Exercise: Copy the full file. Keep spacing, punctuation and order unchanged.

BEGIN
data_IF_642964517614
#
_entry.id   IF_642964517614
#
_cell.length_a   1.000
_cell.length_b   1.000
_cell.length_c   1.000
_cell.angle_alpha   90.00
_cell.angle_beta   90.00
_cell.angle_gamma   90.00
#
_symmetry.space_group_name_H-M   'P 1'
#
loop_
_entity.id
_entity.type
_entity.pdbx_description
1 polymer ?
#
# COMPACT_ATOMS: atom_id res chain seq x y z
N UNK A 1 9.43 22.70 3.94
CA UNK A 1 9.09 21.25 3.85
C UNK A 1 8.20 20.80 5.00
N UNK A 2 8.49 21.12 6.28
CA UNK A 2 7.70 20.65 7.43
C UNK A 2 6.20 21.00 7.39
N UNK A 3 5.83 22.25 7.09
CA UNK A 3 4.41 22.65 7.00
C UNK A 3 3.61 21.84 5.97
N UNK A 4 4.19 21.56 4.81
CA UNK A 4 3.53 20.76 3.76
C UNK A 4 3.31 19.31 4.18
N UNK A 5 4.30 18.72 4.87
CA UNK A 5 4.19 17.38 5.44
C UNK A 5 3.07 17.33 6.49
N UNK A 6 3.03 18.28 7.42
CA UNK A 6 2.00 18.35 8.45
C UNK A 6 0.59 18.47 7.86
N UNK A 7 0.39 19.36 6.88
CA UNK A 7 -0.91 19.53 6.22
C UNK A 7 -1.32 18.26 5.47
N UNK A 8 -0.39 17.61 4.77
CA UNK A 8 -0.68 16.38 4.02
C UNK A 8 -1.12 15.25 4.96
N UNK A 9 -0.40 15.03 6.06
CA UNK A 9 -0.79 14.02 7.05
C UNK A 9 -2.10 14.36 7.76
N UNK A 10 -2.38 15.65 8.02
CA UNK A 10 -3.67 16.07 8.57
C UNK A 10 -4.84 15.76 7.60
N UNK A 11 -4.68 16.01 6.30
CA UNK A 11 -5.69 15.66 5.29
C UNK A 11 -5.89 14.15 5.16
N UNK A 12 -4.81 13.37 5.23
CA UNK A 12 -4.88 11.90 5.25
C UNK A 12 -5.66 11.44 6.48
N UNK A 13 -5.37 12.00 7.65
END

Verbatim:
data_IF_642964517614
#
_entry.id   IF_642964517614
#
_cell.length_a   1.000
_cell.length_b   1.000
_cell.length_c   1.000
_cell.angle_alpha   90.00
_cell.angle_beta   90.00
_cell.angle_gamma   90.00
#
_symmetry.space_group_name_H-M   'P 1'
#
loop_
_entity.id
_entity.type
_entity.pdbx_description
1 polymer ?
#
# COMPACT_ATOMS: atom_id res chain seq x y z
N UNK A 1 9.43 22.70 3.94
CA UNK A 1 9.09 21.25 3.85
C UNK A 1 8.20 20.80 5.00
N UNK A 2 8.49 21.12 6.28
CA UNK A 2 7.70 20.65 7.43
C UNK A 2 6.20 21.00 7.39
N UNK A 3 5.83 22.25 7.09
CA UNK A 3 4.41 22.65 7.00
C UNK A 3 3.61 21.84 5.97
N UNK A 4 4.19 21.56 4.81
CA UNK A 4 3.53 20.76 3.76
C UNK A 4 3.31 19.31 4.18
N UNK A 5 4.30 18.72 4.87
CA UNK A 5 4.19 17.38 5.44
C UNK A 5 3.07 17.33 6.49
N UNK A 6 3.03 18.28 7.42
CA UNK A 6 2.00 18.35 8.45
C UNK A 6 0.59 18.47 7.86
N UNK A 7 0.39 19.36 6.88
CA UNK A 7 -0.91 19.53 6.22
C UNK A 7 -1.32 18.26 5.47
N UNK A 8 -0.39 17.61 4.77
CA UNK A 8 -0.68 16.38 4.02
C UNK A 8 -1.12 15.25 4.96
N UNK A 9 -0.40 15.03 6.06
CA UNK A 9 -0.79 14.02 7.05
C UNK A 9 -2.10 14.36 7.76
N UNK A 10 -2.38 15.65 8.02
CA UNK A 10 -3.67 16.07 8.57
C UNK A 10 -4.84 15.76 7.60
N UNK A 11 -4.68 16.01 6.30
CA UNK A 11 -5.69 15.66 5.29
C UNK A 11 -5.89 14.15 5.16
N UNK A 12 -4.81 13.37 5.23
CA UNK A 12 -4.88 11.90 5.25
C UNK A 12 -5.66 11.44 6.48
N UNK A 13 -5.37 12.00 7.65